Just over 15 years ago, using technology that would revolutionize the telecommunications industry, researchers at the Massachusetts Institute of Technology developed an elegant optical imaging technique—optical coherence tomography (OCT). The technique, analogous to ultrasound, uses near-infrared light rather than sound waves to create images. Light reflects off of tissue and is captured by a detector. Image analysis software combines the signals from the reflected light to form an image.
Initially, researchers used OCT to examine the fine structures of the eye’s retina. Ophthalmologists embraced OCT because it gave them a noninvasive way to view the retina and at a relatively low cost compared with other techniques such as magnetic resonance imaging. Because every layer of the retina could be viewed by OCT, the technique could assist in tracking conditions such as glaucoma, macular holes (retinal tears), and nonvascular macular edema (swelling of the retina’s center). The technique could also monitor how well retinal drug therapies were working. OCT is now considered the “gold standard” for retinal imaging.
Although OCT’s image quality and image acquisition rates were adequate for ophthalmology studies, they were not good enough for use in other clinical fields. Since its introduction, researchers and engineers around the world have worked to improve OCT’s image resolution and speed. The technique now can provide clear three-dimensional images taken in real time.
With these advances, OCT is now poised to make a contribution in a number of fields including surgical oncology, cardiology, gastroenterology, and tissue engineering. OCT’s ability to give immediate quantitative information may also make it an integral component of point-of-care diagnostics.
Needle biopsies remove cells from a suspect area in the body, and those cells are then examined under a microscope to determine the extent of disease present. The procedure can have a high rate of nondiagnosis, which means captured tissue contains only normal cells even though another screening technique has shown an abnormal mass exists. In these cases, patients must undergo surgical biopsy. For breast cancer, roughly 10-15% of needle biopsies are nondiagnostic. For lung nodules, the nondiagnostic biopsy rate can be as high as 50% for nodules less than 1cm. Often this nondiagnosis comes after hours of imaging to guide needle placement.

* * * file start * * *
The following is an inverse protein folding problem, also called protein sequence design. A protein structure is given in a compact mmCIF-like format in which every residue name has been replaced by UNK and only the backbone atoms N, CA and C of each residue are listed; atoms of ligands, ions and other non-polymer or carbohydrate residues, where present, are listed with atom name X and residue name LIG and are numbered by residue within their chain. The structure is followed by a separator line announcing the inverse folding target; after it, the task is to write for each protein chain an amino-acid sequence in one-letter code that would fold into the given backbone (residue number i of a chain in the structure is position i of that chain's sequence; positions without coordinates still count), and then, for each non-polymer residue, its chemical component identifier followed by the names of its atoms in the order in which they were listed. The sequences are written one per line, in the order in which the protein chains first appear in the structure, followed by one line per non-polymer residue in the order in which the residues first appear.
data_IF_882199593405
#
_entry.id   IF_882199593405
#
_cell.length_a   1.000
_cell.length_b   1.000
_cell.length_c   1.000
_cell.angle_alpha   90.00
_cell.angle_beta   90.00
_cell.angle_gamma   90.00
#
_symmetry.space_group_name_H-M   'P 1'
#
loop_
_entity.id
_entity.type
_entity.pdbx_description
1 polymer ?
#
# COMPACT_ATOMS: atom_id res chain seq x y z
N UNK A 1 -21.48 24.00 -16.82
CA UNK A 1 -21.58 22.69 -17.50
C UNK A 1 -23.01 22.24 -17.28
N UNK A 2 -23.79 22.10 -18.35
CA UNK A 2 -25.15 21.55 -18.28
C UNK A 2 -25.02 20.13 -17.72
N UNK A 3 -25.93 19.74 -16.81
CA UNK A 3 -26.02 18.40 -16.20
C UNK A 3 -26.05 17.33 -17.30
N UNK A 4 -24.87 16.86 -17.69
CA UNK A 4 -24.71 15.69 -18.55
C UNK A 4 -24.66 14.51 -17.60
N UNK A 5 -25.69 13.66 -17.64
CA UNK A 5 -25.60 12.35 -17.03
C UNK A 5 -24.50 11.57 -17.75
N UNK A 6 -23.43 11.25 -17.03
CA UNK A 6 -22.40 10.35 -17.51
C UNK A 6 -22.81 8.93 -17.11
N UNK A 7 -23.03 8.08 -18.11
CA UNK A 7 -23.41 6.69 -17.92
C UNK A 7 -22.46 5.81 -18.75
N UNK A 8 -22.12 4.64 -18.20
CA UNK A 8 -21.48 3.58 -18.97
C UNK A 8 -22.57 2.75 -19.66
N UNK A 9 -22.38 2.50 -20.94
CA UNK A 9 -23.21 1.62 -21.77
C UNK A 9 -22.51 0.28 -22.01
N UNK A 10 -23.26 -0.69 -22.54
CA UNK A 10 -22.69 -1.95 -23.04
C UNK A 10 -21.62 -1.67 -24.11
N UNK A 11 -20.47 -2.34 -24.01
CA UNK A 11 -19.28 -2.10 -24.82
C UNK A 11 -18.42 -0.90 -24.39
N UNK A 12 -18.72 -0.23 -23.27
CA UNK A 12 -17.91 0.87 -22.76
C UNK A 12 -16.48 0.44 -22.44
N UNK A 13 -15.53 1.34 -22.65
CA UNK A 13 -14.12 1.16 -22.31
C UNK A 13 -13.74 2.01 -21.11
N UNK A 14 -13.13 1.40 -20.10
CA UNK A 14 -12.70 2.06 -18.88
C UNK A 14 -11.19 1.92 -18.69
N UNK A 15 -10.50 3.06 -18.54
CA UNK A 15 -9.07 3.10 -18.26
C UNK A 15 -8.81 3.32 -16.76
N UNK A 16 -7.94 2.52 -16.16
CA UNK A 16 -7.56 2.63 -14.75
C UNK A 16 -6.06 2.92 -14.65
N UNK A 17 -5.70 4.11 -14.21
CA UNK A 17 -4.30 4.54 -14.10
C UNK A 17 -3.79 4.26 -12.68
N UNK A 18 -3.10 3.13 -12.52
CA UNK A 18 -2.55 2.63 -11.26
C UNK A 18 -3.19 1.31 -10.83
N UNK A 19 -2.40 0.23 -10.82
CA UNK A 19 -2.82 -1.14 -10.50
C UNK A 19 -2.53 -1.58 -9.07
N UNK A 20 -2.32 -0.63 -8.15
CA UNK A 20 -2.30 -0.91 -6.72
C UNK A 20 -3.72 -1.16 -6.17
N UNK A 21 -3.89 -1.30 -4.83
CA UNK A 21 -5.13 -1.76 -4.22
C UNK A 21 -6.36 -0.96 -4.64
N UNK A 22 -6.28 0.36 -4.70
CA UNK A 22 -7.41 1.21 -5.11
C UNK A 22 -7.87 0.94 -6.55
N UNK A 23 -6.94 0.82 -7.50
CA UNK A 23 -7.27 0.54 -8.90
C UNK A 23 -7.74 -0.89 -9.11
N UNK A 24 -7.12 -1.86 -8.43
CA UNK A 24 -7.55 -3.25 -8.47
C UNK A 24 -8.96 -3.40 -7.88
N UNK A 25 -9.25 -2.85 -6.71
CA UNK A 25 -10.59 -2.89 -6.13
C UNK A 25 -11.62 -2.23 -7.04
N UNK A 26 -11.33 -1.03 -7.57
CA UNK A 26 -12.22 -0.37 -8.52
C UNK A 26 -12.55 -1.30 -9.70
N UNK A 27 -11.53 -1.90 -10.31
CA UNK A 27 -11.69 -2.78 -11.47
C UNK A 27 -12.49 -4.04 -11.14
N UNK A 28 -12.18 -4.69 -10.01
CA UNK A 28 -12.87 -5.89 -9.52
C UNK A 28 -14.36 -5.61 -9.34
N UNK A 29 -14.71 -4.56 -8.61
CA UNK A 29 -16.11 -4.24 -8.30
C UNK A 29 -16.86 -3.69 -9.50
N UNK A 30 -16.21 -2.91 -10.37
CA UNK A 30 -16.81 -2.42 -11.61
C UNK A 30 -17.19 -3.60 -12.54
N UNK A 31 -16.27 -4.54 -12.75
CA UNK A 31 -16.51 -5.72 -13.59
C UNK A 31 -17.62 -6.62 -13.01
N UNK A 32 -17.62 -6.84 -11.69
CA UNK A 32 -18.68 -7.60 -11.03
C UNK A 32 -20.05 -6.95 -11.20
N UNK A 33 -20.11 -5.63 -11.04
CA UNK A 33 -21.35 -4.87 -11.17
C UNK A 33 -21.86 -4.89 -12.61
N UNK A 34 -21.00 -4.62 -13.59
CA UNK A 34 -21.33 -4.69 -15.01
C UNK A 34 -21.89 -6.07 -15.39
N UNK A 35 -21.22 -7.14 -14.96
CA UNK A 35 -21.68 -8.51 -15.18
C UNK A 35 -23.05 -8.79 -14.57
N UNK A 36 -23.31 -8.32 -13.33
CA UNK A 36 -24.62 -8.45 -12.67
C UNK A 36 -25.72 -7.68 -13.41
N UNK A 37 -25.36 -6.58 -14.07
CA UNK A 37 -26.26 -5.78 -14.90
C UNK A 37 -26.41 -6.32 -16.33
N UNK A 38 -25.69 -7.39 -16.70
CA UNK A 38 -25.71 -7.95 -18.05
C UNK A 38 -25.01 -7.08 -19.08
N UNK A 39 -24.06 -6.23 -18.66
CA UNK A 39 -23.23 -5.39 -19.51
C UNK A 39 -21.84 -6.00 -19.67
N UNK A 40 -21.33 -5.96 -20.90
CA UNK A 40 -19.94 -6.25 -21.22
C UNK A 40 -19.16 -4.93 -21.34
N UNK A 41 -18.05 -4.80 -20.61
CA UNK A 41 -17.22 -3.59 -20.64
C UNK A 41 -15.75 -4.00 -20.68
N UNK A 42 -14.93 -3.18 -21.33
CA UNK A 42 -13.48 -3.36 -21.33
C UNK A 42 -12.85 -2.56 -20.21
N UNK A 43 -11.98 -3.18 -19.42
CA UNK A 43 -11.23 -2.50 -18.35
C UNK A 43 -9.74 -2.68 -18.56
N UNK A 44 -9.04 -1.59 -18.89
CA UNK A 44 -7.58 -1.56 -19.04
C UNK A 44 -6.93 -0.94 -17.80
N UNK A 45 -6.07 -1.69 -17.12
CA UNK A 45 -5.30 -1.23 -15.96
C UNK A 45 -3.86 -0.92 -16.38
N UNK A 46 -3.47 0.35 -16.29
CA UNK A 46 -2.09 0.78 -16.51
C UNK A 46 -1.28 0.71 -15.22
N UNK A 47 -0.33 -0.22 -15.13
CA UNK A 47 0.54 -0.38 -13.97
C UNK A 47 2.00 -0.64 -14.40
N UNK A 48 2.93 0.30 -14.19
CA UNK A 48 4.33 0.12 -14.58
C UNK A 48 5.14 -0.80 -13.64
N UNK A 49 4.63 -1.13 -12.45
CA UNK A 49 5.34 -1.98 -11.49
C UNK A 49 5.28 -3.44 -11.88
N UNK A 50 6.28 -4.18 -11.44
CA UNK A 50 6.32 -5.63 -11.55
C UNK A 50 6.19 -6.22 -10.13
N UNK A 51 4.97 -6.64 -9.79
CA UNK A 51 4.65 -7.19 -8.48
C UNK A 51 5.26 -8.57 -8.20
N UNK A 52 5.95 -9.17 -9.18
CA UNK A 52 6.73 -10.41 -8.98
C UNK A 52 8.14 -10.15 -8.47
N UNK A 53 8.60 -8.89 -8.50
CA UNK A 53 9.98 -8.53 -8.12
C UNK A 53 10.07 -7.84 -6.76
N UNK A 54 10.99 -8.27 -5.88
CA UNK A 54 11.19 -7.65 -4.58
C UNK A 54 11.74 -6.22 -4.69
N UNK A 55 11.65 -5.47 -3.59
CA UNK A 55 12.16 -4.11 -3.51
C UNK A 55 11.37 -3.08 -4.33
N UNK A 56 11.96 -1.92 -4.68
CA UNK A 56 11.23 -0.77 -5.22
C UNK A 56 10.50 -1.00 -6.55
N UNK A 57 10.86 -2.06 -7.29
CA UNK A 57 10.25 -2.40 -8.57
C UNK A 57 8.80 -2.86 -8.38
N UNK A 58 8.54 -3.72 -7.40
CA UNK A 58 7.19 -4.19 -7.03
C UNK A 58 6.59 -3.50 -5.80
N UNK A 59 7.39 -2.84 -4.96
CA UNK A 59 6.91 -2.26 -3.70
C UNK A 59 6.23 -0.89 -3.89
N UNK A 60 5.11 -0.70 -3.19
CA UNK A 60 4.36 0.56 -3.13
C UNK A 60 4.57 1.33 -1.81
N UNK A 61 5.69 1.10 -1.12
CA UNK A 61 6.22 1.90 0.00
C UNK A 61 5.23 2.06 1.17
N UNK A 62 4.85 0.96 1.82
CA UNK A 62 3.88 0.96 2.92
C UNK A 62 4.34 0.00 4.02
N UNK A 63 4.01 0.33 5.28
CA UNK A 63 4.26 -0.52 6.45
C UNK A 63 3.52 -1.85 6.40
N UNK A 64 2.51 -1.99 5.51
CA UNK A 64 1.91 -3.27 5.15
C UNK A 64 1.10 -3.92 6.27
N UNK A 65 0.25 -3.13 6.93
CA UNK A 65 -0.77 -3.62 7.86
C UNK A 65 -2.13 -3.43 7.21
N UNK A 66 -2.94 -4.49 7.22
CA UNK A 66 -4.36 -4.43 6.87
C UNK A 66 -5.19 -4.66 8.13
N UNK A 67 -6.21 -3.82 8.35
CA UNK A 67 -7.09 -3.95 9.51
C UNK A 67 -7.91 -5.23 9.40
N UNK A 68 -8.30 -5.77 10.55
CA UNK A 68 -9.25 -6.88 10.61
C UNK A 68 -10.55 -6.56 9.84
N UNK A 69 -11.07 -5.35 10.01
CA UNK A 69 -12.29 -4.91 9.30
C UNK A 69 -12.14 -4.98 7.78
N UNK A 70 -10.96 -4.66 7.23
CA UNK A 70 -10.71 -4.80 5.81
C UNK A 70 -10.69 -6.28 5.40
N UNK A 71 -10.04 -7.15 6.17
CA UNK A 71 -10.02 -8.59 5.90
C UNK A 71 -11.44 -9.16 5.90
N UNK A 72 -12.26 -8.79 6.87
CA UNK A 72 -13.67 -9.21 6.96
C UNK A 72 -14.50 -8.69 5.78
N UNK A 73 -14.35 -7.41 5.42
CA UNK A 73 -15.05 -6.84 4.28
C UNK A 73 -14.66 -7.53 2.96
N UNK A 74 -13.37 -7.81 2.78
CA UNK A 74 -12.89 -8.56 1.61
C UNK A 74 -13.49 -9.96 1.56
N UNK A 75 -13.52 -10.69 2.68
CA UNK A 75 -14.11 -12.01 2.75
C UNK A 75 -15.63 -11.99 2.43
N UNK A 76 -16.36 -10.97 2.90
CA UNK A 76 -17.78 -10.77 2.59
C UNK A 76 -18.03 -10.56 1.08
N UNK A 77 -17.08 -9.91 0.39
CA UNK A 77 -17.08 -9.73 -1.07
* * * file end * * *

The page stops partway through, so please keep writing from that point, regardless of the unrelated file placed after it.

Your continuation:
Image-guided needle biopsy and surgical tumor removal can benefit from imaging technologies capable of producing high-resolution images that show structural and, with the use of contrast agents or imaging dyes, molecular information about surrounding tissue. “[Conventional] pathology grossly under-samples tissue, and it can’t look at all the tissue [in its native state] microscopically,” says Stephen Boppart, professor of electrical and computer engineering, bioengineering, and medicine and head of the Biophotonics Imaging Laboratory at the Beckman Institute at the University of Illinois, Urbana-Champaign. “Our contention is that things are being missed.”
To extend OCT’s reach within the body, Boppart’s group has developed special needles that contain all the imaging components within the needle’s tip. These can also be adapted for use in a flexible catheter when the biopsy location is in blood vessels or the gastrointestinal tract. “We need to hire craftsmen to assemble these microscopic components, but this is all feasible,” he says.